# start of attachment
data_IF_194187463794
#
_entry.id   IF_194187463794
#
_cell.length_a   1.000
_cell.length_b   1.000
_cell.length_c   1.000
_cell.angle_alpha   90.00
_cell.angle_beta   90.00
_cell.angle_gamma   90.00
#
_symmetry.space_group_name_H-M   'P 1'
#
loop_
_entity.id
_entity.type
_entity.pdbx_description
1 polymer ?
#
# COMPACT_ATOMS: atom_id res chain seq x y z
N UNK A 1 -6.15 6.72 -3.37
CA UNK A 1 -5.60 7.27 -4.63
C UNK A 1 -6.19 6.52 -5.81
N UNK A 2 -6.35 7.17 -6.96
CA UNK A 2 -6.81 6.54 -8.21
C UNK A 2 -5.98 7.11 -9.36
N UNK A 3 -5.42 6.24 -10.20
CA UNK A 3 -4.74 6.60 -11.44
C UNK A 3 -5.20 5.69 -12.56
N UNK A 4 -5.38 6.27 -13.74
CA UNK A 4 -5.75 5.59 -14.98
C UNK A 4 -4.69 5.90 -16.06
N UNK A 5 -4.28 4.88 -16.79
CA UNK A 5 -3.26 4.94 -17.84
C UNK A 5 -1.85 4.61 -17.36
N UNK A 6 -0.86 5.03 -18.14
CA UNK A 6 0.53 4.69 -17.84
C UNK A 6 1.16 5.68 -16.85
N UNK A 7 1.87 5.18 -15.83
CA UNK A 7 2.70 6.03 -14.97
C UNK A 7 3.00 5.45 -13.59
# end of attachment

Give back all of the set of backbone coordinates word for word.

data_IF_194187463794
#
_entry.id   IF_194187463794
#
_cell.length_a   1.000
_cell.length_b   1.000
_cell.length_c   1.000
_cell.angle_alpha   90.00
_cell.angle_beta   90.00
_cell.angle_gamma   90.00
#
_symmetry.space_group_name_H-M   'P 1'
#
loop_
_entity.id
_entity.type
_entity.pdbx_description
1 polymer ?
#
# COMPACT_ATOMS: atom_id res chain seq x y z
N UNK A 1 -6.15 6.72 -3.37
CA UNK A 1 -5.60 7.27 -4.63
C UNK A 1 -6.19 6.52 -5.81
N UNK A 2 -6.35 7.17 -6.96
CA UNK A 2 -6.81 6.54 -8.21
C UNK A 2 -5.98 7.11 -9.36
N UNK A 3 -5.42 6.24 -10.20
CA UNK A 3 -4.74 6.60 -11.44
C UNK A 3 -5.20 5.69 -12.56
N UNK A 4 -5.38 6.27 -13.74
CA UNK A 4 -5.75 5.59 -14.98
C UNK A 4 -4.69 5.90 -16.06
N UNK A 5 -4.28 4.88 -16.79
CA UNK A 5 -3.26 4.94 -17.84
C UNK A 5 -1.85 4.61 -17.36
N UNK A 6 -0.86 5.03 -18.14
CA UNK A 6 0.53 4.69 -17.84
C UNK A 6 1.16 5.68 -16.85
N UNK A 7 1.87 5.18 -15.83
CA UNK A 7 2.70 6.03 -14.97
C UNK A 7 3.00 5.45 -13.59